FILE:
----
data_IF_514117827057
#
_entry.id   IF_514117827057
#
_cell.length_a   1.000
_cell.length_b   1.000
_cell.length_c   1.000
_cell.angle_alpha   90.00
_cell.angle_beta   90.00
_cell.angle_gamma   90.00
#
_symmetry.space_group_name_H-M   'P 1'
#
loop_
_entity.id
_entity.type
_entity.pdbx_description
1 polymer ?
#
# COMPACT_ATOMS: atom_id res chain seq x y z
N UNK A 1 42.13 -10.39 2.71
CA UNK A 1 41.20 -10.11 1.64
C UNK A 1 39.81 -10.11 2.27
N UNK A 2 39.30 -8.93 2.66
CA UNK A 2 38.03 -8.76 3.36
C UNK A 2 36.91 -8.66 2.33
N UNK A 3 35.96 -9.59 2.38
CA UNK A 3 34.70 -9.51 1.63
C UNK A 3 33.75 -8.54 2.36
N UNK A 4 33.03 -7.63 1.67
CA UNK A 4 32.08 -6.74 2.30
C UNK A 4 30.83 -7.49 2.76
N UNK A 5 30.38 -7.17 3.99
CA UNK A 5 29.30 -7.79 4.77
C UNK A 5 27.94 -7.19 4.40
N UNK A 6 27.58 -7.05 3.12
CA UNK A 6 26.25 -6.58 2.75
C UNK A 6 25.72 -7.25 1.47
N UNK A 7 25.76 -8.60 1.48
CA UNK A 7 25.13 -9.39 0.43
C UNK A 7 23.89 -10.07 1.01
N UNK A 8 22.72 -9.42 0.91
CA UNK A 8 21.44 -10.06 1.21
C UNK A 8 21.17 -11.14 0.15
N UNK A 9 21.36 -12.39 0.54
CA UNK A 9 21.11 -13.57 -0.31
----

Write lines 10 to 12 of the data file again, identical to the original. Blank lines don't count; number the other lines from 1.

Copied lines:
_cell.angle_gamma   90.00
#
_symmetry.space_group_name_H-M   'P 1'